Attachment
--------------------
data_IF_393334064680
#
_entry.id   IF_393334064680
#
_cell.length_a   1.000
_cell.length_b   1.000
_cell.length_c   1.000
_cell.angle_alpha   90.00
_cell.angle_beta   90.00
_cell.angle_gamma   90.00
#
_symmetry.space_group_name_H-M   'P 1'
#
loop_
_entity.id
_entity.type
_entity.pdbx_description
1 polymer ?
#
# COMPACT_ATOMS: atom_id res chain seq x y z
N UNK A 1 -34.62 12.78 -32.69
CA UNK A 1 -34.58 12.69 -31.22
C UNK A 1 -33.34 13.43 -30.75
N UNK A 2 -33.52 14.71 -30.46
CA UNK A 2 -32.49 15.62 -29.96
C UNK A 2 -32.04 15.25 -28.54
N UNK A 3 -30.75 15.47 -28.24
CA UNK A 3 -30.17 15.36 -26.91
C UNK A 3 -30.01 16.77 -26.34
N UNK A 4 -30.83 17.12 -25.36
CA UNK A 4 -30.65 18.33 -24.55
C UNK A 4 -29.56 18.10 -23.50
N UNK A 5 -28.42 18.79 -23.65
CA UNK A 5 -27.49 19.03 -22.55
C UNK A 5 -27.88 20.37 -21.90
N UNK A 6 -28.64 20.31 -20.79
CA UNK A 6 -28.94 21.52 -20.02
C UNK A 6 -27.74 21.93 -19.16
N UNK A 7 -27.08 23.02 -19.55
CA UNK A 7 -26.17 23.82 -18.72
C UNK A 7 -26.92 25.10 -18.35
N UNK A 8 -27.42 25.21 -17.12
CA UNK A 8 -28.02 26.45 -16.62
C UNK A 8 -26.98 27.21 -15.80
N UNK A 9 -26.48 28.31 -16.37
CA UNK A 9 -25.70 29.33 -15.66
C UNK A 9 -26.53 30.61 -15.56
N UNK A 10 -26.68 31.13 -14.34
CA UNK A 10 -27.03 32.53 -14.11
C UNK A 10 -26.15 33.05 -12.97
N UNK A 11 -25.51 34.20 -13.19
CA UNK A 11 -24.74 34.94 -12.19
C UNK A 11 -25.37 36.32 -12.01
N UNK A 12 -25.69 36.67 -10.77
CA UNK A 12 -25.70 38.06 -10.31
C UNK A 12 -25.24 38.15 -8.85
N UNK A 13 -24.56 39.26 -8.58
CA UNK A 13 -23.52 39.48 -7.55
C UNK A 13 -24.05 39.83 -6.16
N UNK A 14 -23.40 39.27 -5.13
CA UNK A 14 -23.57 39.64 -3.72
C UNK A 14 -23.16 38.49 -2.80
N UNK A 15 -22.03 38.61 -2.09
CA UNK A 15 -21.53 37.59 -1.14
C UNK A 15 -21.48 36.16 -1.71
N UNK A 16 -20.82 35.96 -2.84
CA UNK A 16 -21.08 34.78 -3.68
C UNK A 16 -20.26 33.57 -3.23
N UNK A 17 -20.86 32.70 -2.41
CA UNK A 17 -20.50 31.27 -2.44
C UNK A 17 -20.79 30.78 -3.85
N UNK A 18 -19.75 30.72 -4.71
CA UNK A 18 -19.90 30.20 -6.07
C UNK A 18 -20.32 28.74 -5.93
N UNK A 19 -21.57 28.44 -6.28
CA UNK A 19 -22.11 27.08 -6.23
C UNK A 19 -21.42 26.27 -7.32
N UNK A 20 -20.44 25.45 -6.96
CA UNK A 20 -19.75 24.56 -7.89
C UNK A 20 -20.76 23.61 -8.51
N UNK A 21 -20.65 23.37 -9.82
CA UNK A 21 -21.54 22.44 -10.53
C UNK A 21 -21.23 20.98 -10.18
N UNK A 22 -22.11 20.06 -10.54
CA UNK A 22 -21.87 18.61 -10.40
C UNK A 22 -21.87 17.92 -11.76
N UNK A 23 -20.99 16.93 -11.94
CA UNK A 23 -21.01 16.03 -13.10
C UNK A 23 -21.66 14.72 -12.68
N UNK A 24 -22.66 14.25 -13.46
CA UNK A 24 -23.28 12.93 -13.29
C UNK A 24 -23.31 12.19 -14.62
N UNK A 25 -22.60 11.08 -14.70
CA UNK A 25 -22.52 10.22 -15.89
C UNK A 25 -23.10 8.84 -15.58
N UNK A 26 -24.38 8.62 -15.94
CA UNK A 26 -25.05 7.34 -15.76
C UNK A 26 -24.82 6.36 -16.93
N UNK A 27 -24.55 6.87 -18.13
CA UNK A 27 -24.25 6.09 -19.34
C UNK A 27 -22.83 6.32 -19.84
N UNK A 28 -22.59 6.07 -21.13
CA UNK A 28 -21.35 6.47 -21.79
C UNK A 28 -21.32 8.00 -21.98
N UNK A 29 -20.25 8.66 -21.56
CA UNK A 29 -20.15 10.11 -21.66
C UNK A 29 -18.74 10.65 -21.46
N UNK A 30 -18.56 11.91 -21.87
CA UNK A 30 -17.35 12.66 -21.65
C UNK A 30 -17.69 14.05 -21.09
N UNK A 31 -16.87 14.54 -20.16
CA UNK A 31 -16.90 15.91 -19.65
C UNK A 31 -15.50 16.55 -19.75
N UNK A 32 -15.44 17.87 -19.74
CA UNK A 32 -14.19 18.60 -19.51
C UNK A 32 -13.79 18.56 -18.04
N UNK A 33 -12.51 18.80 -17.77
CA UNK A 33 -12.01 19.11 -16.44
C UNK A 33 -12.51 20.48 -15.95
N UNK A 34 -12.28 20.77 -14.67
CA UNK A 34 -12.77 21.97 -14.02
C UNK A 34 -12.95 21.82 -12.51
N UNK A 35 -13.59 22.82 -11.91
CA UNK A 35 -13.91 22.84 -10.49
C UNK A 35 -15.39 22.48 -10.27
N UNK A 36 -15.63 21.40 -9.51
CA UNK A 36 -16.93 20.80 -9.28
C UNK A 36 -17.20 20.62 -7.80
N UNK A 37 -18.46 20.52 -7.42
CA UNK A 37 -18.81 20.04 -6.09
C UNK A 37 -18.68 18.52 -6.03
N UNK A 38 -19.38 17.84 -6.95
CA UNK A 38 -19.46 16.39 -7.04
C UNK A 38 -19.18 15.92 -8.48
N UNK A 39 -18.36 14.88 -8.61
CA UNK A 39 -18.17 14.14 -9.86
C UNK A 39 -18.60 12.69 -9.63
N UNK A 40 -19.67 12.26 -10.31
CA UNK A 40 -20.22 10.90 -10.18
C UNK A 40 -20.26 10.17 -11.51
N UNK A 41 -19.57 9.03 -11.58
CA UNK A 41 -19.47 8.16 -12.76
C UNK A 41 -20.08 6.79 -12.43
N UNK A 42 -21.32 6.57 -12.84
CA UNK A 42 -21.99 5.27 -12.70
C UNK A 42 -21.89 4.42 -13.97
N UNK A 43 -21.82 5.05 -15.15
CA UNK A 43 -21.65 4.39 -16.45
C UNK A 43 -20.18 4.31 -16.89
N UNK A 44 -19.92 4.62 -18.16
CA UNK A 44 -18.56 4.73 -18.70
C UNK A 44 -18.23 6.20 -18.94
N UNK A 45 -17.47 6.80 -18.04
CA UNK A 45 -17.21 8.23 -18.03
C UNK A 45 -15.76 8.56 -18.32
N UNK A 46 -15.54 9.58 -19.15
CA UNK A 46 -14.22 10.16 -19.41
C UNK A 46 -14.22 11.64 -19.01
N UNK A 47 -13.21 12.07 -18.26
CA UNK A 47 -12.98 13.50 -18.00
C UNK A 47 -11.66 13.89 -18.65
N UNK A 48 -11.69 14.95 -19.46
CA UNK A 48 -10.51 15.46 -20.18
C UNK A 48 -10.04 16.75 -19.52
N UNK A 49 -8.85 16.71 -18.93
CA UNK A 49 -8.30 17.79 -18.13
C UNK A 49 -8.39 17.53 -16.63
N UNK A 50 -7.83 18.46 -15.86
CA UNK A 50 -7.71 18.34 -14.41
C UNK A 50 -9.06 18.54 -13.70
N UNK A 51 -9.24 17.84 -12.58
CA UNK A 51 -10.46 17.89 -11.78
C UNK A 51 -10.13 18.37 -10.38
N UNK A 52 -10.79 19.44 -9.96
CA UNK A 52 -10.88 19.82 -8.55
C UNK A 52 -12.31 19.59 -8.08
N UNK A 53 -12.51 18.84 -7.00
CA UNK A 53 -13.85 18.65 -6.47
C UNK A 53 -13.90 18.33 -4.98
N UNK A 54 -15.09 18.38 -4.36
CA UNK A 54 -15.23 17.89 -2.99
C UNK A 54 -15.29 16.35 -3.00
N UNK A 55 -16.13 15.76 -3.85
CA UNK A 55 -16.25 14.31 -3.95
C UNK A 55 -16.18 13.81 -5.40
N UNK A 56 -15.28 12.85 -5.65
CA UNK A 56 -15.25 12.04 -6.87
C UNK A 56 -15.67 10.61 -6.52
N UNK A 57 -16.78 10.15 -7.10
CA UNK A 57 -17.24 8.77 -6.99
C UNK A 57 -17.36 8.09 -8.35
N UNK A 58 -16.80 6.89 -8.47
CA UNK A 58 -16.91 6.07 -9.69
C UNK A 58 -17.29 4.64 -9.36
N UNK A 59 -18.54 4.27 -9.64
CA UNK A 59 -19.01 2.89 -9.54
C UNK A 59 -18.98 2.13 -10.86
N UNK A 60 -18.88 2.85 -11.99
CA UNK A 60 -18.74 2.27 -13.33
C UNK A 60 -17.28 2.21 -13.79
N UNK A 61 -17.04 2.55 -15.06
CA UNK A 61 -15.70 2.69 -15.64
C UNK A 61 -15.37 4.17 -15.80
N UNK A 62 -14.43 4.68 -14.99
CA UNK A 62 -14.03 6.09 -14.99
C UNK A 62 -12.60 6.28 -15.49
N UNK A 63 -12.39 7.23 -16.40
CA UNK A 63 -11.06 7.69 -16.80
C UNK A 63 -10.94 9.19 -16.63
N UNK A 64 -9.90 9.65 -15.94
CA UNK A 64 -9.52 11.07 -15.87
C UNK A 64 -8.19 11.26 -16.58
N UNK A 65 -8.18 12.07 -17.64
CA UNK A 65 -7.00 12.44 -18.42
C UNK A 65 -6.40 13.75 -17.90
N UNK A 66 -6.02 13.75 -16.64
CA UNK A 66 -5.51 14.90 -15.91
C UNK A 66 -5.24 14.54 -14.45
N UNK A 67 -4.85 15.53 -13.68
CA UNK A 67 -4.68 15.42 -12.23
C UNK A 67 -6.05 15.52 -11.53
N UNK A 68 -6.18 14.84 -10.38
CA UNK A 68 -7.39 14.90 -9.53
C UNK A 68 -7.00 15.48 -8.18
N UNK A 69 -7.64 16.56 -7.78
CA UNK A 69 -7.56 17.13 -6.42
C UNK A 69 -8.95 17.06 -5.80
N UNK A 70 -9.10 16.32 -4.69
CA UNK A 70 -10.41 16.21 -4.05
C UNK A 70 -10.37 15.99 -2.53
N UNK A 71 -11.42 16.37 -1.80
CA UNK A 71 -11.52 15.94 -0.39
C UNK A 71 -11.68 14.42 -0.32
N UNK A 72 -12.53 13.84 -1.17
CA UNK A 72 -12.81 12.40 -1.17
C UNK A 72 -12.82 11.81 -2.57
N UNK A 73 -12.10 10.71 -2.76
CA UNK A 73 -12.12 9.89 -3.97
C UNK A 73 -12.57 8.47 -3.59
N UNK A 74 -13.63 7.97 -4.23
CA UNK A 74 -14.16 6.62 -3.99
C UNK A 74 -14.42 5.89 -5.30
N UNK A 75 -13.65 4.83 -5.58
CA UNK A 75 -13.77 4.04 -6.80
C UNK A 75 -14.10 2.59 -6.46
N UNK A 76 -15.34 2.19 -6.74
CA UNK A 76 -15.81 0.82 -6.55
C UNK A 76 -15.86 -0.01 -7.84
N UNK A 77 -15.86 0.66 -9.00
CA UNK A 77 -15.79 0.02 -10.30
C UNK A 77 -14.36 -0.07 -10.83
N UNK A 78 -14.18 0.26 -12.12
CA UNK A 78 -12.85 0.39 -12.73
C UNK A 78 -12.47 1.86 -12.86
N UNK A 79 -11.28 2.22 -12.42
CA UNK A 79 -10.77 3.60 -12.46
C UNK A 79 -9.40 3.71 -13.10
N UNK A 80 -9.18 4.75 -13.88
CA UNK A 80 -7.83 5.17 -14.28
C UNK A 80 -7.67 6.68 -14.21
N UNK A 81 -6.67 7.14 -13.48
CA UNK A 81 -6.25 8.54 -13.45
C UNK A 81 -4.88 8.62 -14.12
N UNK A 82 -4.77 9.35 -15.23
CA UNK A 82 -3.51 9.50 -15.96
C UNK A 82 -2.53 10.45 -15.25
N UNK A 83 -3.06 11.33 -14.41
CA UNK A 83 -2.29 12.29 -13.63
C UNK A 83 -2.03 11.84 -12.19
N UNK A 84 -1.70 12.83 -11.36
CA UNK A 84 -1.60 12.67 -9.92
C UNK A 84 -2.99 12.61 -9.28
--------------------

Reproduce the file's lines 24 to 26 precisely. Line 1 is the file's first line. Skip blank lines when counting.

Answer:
N UNK A 2 -33.52 14.71 -30.46
CA UNK A 2 -32.49 15.62 -29.96
C UNK A 2 -32.04 15.25 -28.54